How to Overcome Gender Bias in the Workplace

What can you do to tackle gender bias in your company? Here are 12 practical steps you can take.

1. Overhaul the Recruiting Process

One common area of gender bias is in the recruitment process. Even if you don’t consciously discriminate, you may end up giving men an unfair advantage because of things like:

  • how you word your job ads
  • the requirements you specify
  • your interview questions and assessments
  • hiring from your own male-dominated networks

Start by examining your recruitment process. If you don’t already track the gender breakdown of your new hires, start doing it now—and go back and do it retrospectively for the last few years if possible. 

Look for parity and fairness not only in the overall numbers, but also in the types of roles and the seniority levels. Hiring 10 women in junior administrative roles and 10 men in senior management isn’t equality.

Then go through the steps outlined in my tutorial on ensuring diversity in your recruiting and hiring practices to take specific action on everything from writing the ad to conducting the interview and making the hire.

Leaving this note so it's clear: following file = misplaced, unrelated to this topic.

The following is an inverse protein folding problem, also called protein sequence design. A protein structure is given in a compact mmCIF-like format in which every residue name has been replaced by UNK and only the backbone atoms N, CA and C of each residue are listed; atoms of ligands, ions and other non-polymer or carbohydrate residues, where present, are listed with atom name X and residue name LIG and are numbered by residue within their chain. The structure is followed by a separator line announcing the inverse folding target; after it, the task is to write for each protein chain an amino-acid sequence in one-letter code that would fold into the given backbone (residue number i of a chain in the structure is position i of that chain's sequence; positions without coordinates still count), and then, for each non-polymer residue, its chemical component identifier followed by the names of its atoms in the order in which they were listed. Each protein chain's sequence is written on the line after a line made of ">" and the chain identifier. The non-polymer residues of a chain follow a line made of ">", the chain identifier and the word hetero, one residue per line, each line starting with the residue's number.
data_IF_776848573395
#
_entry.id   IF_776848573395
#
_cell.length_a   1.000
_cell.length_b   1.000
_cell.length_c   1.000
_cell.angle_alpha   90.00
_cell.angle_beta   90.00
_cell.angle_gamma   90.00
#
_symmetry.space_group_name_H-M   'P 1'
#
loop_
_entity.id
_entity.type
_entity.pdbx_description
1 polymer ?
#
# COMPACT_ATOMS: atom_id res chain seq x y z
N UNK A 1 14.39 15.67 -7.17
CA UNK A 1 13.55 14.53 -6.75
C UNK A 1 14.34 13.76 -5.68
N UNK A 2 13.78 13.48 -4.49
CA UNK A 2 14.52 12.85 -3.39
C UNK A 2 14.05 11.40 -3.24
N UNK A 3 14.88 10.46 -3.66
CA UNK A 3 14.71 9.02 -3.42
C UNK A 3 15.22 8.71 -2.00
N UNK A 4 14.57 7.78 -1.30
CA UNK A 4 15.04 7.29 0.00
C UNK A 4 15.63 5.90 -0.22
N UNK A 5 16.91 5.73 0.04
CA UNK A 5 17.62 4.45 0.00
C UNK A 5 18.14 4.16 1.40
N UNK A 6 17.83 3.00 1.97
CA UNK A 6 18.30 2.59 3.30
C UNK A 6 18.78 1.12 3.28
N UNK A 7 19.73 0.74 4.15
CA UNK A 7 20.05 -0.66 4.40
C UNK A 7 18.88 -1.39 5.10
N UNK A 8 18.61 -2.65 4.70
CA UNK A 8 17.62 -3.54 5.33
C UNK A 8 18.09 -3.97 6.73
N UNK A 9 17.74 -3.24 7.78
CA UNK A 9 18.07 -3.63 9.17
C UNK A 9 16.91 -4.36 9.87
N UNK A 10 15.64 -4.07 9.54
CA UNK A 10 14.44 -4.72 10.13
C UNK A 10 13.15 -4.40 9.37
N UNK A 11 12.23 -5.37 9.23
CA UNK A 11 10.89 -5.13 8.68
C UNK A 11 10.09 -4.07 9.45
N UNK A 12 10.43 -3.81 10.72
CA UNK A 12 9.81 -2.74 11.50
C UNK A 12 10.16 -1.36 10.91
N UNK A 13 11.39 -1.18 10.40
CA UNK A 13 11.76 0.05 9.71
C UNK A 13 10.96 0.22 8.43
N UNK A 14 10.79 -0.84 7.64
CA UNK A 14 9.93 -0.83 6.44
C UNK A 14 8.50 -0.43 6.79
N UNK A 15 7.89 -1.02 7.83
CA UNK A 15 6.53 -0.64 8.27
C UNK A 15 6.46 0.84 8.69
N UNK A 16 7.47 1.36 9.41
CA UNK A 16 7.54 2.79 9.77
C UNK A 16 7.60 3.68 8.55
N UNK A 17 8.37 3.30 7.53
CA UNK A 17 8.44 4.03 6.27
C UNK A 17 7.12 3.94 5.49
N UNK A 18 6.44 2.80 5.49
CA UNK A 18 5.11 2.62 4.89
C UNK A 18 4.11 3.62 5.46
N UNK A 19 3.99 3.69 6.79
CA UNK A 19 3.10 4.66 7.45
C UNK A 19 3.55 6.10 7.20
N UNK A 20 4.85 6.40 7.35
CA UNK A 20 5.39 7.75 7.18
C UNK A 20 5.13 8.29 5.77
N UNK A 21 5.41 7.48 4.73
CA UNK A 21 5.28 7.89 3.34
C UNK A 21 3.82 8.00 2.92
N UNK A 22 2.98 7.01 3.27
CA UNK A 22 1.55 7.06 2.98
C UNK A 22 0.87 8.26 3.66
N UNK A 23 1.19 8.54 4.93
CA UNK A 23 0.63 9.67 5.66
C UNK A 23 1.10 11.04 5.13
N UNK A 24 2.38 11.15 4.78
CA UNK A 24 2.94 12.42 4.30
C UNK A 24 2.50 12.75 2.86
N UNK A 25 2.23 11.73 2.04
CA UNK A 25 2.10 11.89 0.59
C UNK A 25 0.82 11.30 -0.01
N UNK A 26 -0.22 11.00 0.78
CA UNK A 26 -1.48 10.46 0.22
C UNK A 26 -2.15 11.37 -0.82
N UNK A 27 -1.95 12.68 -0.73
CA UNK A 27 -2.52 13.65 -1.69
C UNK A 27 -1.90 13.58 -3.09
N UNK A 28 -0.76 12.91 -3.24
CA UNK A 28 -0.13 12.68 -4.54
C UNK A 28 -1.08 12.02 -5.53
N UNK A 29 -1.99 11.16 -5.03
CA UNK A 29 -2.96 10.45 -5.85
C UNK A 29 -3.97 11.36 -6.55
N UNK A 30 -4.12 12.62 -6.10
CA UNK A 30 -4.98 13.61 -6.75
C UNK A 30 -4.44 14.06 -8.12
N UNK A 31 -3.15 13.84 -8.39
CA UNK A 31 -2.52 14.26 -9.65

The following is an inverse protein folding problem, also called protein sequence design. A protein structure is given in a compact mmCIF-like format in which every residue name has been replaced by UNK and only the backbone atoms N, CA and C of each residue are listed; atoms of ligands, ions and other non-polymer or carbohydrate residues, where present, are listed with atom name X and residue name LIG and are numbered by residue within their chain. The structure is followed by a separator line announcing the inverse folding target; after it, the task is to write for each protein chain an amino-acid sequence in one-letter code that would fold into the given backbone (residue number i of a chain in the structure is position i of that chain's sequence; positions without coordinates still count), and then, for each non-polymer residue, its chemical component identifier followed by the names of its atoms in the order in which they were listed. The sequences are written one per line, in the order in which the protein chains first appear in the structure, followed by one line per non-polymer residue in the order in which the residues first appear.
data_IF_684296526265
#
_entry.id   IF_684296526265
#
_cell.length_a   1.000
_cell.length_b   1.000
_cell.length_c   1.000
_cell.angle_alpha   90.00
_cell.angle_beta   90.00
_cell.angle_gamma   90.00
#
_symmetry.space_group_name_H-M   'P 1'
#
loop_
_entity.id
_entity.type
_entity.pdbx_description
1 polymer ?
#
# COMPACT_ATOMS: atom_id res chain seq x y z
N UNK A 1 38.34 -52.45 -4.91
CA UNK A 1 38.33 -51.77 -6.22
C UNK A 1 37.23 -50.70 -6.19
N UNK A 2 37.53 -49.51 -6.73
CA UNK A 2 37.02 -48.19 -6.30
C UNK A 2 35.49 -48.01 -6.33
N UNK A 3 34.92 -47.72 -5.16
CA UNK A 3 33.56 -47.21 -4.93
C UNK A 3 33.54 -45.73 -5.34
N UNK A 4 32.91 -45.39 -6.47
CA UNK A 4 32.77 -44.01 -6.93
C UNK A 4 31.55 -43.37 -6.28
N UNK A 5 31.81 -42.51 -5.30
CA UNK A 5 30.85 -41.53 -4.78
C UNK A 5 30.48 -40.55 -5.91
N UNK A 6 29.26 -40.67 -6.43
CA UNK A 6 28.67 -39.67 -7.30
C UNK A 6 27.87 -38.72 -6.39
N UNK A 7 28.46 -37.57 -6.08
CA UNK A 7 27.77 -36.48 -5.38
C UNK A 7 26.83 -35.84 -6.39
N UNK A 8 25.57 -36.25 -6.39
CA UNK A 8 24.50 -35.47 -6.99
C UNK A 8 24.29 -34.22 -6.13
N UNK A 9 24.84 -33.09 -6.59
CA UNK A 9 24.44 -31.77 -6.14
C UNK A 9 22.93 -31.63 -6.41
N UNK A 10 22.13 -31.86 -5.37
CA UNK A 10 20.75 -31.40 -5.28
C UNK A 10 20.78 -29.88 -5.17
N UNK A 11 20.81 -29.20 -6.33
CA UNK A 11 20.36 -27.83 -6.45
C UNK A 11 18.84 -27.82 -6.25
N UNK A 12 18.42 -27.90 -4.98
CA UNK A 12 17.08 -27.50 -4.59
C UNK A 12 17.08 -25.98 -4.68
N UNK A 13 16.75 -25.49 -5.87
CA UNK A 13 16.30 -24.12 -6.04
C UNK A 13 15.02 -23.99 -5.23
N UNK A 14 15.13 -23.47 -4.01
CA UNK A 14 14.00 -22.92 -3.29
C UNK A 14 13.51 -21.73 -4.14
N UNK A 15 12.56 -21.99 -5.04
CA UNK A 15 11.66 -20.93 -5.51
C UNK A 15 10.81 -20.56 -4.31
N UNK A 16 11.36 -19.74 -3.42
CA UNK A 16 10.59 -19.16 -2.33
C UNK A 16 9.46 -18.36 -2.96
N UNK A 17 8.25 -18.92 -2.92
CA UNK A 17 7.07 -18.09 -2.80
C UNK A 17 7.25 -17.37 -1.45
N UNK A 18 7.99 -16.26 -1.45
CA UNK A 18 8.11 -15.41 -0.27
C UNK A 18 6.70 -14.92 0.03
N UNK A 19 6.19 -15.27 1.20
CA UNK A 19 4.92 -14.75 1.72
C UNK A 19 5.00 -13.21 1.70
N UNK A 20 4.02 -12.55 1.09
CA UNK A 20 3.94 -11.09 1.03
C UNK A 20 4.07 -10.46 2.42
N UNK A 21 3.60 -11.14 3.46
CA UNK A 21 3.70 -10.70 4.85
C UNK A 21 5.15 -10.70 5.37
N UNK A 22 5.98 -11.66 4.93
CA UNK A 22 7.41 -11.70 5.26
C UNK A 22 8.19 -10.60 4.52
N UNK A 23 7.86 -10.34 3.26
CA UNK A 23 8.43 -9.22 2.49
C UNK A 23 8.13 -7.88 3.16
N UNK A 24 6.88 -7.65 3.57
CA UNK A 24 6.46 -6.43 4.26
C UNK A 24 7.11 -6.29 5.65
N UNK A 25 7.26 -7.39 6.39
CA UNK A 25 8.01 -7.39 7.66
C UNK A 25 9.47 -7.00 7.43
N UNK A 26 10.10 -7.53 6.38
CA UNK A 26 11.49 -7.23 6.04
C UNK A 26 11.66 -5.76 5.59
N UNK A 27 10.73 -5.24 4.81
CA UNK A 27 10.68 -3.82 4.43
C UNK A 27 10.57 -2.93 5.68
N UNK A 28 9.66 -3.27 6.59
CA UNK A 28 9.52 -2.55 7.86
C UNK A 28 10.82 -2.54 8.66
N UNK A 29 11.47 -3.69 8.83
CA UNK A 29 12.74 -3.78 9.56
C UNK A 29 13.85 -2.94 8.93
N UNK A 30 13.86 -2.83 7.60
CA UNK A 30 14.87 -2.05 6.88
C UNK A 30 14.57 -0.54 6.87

Three women working together in a design studio
 Does your recruitment process reflect gender bias? (Image source: Envato Elements)

2. Conduct Regular Pay Audits

As we saw in those women-in-the-workforce statistics above, the gender pay gap is significant in many countries. This is one of the most tangible manifestations of gender bias: women working hard and doing a good job, but taking home less money than men in their pay packets.

So, it’s essential to conduct regular pay audits in your business.

What does that mean? Essentially, it means listing all of your employees and their pay rates and seeing if, overall, there’s a gap between the average pay of women and men.